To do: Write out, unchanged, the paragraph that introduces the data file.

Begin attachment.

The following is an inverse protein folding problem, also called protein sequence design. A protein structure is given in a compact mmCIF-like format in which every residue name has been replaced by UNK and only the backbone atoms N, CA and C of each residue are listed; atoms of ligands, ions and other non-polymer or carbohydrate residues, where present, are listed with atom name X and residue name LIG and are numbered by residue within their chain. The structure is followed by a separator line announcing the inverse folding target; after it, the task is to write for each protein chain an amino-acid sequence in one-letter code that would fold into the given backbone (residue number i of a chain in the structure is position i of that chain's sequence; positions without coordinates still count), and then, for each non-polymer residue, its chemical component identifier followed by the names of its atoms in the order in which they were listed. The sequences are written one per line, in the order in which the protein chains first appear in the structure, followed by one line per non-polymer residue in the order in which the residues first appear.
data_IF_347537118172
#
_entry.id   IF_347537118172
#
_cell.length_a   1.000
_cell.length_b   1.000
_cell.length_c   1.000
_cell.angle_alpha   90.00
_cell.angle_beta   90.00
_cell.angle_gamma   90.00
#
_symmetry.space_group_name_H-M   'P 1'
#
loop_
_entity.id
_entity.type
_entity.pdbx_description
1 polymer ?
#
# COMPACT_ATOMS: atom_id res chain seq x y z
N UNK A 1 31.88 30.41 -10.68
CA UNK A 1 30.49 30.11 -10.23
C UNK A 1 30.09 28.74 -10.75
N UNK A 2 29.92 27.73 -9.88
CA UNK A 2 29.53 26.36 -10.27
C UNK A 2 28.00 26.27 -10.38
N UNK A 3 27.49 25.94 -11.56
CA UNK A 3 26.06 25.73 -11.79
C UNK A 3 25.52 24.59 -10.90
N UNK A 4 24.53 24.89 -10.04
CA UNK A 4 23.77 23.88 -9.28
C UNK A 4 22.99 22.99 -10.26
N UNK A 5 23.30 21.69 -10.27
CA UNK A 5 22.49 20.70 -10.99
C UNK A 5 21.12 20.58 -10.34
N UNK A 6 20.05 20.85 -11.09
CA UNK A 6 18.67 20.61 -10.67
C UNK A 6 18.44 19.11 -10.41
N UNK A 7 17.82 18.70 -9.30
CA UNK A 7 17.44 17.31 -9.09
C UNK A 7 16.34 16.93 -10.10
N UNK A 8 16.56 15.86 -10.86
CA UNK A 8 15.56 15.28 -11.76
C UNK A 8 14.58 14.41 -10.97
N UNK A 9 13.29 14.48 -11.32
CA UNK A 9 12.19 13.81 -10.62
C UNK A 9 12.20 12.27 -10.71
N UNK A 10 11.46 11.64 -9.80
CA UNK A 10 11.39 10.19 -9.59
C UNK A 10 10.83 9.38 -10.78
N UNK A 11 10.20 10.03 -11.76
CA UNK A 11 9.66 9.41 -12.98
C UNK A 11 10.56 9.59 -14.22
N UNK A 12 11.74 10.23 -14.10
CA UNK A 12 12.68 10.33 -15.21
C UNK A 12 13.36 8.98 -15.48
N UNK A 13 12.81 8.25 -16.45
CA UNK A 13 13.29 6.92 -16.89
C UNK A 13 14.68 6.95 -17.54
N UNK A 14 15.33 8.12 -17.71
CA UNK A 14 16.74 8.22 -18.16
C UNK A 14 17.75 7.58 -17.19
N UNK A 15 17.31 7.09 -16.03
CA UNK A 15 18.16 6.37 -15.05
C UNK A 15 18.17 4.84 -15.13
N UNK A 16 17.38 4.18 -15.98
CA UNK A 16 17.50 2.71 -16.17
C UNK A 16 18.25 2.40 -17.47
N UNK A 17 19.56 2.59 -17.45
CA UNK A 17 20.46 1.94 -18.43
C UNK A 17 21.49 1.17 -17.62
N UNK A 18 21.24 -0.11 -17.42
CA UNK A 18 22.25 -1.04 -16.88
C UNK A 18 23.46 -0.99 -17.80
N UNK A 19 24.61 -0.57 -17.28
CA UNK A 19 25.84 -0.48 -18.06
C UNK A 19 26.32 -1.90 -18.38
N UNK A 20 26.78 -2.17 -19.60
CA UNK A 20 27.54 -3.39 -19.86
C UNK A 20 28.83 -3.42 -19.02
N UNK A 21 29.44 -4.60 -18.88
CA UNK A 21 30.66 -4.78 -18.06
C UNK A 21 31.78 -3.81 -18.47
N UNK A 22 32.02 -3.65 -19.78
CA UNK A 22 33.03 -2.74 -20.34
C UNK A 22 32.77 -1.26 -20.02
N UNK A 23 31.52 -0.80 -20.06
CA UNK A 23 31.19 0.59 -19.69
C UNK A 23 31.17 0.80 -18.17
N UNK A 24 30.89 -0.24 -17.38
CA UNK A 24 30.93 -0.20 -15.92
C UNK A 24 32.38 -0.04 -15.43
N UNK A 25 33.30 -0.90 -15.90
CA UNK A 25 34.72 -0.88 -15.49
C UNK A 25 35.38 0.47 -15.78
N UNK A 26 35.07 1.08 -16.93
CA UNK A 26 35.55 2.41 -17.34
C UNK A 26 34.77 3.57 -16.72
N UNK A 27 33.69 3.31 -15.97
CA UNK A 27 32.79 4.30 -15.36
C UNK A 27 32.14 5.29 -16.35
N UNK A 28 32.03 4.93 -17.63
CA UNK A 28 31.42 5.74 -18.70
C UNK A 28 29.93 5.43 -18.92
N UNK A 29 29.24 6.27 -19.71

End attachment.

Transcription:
The following is an inverse protein folding problem, also called protein sequence design. A protein structure is given in a compact mmCIF-like format in which every residue name has been replaced by UNK and only the backbone atoms N, CA and C of each residue are listed; atoms of ligands, ions and other non-polymer or carbohydrate residues, where present, are listed with atom name X and residue name LIG and are numbered by residue within their chain. The structure is followed by a separator line announcing the inverse folding target; after it, the task is to write for each protein chain an amino-acid sequence in one-letter code that would fold into the given backbone (residue number i of a chain in the structure is position i of that chain's sequence; positions without coordinates still count), and then, for each non-polymer residue, its chemical component identifier followed by the names of its atoms in the order in which they were listed. The sequences are written one per line, in the order in which the protein chains first appear in the structure, followed by one line per non-polymer residue in the order in which the residues first appear.